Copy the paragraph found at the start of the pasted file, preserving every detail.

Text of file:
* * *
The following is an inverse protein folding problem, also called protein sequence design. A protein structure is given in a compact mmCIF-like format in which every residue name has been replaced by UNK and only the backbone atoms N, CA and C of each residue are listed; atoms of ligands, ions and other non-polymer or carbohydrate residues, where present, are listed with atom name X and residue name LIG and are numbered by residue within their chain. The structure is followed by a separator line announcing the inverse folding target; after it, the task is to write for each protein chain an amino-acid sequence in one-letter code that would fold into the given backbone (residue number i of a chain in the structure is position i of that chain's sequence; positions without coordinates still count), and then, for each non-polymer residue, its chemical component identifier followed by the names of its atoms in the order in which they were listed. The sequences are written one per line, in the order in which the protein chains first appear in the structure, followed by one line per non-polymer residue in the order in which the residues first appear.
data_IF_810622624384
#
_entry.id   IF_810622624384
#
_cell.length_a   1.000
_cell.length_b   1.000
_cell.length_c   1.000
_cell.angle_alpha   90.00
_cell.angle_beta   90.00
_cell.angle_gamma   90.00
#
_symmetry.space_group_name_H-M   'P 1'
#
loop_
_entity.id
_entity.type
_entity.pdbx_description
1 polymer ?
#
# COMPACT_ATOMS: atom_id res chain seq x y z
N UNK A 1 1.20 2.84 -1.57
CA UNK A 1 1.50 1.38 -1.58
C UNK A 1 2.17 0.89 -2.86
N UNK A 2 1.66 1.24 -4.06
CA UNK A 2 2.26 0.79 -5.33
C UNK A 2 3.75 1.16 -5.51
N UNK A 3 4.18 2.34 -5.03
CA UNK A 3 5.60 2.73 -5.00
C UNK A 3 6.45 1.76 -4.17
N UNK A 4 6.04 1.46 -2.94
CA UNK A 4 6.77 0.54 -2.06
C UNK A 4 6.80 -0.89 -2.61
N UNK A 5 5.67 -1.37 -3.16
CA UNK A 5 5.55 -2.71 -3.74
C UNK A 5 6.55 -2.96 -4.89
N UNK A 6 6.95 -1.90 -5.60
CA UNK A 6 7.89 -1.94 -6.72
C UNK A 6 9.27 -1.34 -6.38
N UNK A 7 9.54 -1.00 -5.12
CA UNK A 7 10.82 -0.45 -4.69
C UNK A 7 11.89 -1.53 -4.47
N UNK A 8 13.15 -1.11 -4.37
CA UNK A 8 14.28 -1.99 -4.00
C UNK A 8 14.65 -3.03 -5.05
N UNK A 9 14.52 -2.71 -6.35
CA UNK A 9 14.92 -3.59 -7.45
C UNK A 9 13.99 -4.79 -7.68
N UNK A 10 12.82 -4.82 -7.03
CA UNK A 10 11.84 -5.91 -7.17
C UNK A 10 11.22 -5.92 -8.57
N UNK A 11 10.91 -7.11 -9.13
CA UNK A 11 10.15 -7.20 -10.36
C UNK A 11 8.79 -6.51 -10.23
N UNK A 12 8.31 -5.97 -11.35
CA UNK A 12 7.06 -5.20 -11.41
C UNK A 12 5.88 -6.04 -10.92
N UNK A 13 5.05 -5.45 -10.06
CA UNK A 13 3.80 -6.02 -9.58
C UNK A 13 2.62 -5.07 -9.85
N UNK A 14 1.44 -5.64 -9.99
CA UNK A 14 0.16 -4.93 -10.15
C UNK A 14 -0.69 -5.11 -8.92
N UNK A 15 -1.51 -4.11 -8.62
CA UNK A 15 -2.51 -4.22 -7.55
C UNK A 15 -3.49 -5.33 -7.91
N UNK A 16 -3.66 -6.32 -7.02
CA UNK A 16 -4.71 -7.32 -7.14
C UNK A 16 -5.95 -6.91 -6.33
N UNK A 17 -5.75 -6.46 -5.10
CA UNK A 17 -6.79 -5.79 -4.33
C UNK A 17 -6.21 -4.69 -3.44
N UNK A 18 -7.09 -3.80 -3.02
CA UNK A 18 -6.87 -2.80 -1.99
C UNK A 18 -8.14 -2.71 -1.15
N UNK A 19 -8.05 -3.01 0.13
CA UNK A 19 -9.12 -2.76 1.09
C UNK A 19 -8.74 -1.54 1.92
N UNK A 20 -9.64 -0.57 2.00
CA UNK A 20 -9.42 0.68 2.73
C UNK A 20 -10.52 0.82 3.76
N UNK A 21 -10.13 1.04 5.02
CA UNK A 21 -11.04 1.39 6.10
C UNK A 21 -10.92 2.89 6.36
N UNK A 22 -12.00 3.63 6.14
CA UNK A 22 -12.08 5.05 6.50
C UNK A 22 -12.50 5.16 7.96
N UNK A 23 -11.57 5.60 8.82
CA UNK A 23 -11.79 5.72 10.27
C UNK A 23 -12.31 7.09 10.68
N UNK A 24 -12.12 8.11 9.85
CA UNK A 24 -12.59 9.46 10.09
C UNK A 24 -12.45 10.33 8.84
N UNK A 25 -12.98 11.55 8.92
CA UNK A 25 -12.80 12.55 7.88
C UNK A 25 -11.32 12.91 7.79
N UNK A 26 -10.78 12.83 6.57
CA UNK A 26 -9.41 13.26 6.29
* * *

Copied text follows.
The following is an inverse protein folding problem, also called protein sequence design. A protein structure is given in a compact mmCIF-like format in which every residue name has been replaced by UNK and only the backbone atoms N, CA and C of each residue are listed; atoms of ligands, ions and other non-polymer or carbohydrate residues, where present, are listed with atom name X and residue name LIG and are numbered by residue within their chain. The structure is followed by a separator line announcing the inverse folding target; after it, the task is to write for each protein chain an amino-acid sequence in one-letter code that would fold into the given backbone (residue number i of a chain in the structure is position i of that chain's sequence; positions without coordinates still count), and then, for each non-polymer residue, its chemical component identifier followed by the names of its atoms in the order in which they were listed. The sequences are written one per line, in the order in which the protein chains first appear in the structure, followed by one line per non-polymer residue in the order in which the residues first appear.